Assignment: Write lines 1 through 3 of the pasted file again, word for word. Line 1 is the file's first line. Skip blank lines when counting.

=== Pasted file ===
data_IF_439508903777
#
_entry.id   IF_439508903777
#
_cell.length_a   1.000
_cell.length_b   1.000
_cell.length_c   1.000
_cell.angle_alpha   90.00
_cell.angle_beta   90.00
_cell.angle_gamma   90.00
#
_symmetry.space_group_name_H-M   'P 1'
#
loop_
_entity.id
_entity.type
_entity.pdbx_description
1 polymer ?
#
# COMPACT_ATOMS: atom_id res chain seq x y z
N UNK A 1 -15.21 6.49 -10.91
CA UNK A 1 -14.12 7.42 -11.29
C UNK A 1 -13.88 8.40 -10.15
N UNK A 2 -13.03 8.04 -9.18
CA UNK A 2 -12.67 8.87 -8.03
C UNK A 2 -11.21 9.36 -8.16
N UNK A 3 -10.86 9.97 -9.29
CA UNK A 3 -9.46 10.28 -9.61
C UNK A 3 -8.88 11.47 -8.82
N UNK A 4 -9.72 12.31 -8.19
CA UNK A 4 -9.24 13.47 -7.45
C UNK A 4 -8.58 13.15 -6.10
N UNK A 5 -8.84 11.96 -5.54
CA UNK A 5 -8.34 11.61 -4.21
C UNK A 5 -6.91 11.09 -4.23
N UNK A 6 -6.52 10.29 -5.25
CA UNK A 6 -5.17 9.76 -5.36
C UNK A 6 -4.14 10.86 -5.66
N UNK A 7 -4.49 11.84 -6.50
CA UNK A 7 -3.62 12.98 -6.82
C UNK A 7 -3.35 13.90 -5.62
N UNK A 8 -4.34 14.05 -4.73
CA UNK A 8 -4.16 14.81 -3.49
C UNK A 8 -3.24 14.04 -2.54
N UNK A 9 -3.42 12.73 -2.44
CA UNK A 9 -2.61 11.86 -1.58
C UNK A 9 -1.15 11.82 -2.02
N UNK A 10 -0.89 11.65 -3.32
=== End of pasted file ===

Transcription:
data_IF_439508903777
#
_entry.id   IF_439508903777